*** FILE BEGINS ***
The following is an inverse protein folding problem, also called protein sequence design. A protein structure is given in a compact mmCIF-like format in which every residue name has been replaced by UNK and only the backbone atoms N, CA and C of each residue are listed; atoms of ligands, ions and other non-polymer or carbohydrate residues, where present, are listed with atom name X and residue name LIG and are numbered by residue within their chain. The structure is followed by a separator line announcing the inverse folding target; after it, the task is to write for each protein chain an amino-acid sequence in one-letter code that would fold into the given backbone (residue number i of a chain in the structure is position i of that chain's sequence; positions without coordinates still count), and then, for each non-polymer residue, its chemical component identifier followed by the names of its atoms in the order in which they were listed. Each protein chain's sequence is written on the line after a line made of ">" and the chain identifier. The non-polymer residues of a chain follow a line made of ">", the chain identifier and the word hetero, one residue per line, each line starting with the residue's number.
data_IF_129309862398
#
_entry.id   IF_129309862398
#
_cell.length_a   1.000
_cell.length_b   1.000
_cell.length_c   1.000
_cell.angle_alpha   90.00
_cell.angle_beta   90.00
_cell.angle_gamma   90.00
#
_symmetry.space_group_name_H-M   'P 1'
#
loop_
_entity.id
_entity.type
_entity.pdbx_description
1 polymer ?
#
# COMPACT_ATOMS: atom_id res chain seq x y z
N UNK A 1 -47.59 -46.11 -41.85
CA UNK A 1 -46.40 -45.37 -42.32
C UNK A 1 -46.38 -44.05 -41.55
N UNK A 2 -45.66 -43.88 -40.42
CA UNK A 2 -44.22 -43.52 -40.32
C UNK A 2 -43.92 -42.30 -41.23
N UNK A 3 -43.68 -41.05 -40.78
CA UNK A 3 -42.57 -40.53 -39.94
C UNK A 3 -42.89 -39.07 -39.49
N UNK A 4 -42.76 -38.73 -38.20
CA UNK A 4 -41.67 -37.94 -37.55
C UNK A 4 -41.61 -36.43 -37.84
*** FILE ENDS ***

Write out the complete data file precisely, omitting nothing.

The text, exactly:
The following is an inverse protein folding problem, also called protein sequence design. A protein structure is given in a compact mmCIF-like format in which every residue name has been replaced by UNK and only the backbone atoms N, CA and C of each residue are listed; atoms of ligands, ions and other non-polymer or carbohydrate residues, where present, are listed with atom name X and residue name LIG and are numbered by residue within their chain. The structure is followed by a separator line announcing the inverse folding target; after it, the task is to write for each protein chain an amino-acid sequence in one-letter code that would fold into the given backbone (residue number i of a chain in the structure is position i of that chain's sequence; positions without coordinates still count), and then, for each non-polymer residue, its chemical component identifier followed by the names of its atoms in the order in which they were listed. Each protein chain's sequence is written on the line after a line made of ">" and the chain identifier. The non-polymer residues of a chain follow a line made of ">", the chain identifier and the word hetero, one residue per line, each line starting with the residue's number.
data_IF_129309862398
#
_entry.id   IF_129309862398
#
_cell.length_a   1.000
_cell.length_b   1.000
_cell.length_c   1.000
_cell.angle_alpha   90.00
_cell.angle_beta   90.00
_cell.angle_gamma   90.00
#
_symmetry.space_group_name_H-M   'P 1'
#
loop_
_entity.id
_entity.type
_entity.pdbx_description
1 polymer ?
#
# COMPACT_ATOMS: atom_id res chain seq x y z
N UNK A 1 -47.59 -46.11 -41.85
CA UNK A 1 -46.40 -45.37 -42.32
C UNK A 1 -46.38 -44.05 -41.55
N UNK A 2 -45.66 -43.88 -40.42
CA UNK A 2 -44.22 -43.52 -40.32
C UNK A 2 -43.92 -42.30 -41.23
N UNK A 3 -43.68 -41.05 -40.78
CA UNK A 3 -42.57 -40.53 -39.94
C UNK A 3 -42.89 -39.07 -39.49
N UNK A 4 -42.76 -38.73 -38.20
CA UNK A 4 -41.67 -37.94 -37.55
C UNK A 4 -41.61 -36.43 -37.84